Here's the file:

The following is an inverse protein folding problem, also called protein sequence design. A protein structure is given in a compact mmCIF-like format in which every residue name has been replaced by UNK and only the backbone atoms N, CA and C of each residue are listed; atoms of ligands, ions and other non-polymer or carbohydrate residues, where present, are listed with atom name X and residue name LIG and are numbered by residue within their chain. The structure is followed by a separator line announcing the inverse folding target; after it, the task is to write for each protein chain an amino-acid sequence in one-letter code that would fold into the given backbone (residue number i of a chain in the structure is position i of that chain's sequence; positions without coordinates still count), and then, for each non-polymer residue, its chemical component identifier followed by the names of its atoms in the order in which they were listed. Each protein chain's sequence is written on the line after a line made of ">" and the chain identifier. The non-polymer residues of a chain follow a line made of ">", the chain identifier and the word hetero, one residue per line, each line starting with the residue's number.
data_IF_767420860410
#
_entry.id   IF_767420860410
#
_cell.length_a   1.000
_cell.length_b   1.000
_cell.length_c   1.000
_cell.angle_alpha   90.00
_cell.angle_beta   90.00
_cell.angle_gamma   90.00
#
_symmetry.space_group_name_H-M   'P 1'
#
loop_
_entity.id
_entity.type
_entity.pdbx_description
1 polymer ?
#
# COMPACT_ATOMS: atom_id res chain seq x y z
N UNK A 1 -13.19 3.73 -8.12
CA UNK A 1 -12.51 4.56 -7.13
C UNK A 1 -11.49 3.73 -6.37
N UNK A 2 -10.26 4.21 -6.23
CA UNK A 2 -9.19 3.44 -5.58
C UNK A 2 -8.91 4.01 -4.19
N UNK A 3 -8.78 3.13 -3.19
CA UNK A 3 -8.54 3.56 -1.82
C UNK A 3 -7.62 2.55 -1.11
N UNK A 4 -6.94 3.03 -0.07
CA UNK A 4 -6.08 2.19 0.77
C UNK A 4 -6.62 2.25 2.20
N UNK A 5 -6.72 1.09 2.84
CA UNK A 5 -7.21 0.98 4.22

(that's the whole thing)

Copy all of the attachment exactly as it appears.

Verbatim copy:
The following is an inverse protein folding problem, also called protein sequence design. A protein structure is given in a compact mmCIF-like format in which every residue name has been replaced by UNK and only the backbone atoms N, CA and C of each residue are listed; atoms of ligands, ions and other non-polymer or carbohydrate residues, where present, are listed with atom name X and residue name LIG and are numbered by residue within their chain. The structure is followed by a separator line announcing the inverse folding target; after it, the task is to write for each protein chain an amino-acid sequence in one-letter code that would fold into the given backbone (residue number i of a chain in the structure is position i of that chain's sequence; positions without coordinates still count), and then, for each non-polymer residue, its chemical component identifier followed by the names of its atoms in the order in which they were listed. Each protein chain's sequence is written on the line after a line made of ">" and the chain identifier. The non-polymer residues of a chain follow a line made of ">", the chain identifier and the word hetero, one residue per line, each line starting with the residue's number.
data_IF_767420860410
#
_entry.id   IF_767420860410
#
_cell.length_a   1.000
_cell.length_b   1.000
_cell.length_c   1.000
_cell.angle_alpha   90.00
_cell.angle_beta   90.00
_cell.angle_gamma   90.00
#
_symmetry.space_group_name_H-M   'P 1'
#
loop_
_entity.id
_entity.type
_entity.pdbx_description
1 polymer ?
#
# COMPACT_ATOMS: atom_id res chain seq x y z
N UNK A 1 -13.19 3.73 -8.12
CA UNK A 1 -12.51 4.56 -7.13
C UNK A 1 -11.49 3.73 -6.37
N UNK A 2 -10.26 4.21 -6.23
CA UNK A 2 -9.19 3.44 -5.58
C UNK A 2 -8.91 4.01 -4.19
N UNK A 3 -8.78 3.13 -3.19
CA UNK A 3 -8.54 3.56 -1.82
C UNK A 3 -7.62 2.55 -1.11
N UNK A 4 -6.94 3.03 -0.07
CA UNK A 4 -6.08 2.19 0.77
C UNK A 4 -6.62 2.25 2.20
N UNK A 5 -6.72 1.09 2.84
CA UNK A 5 -7.21 0.98 4.22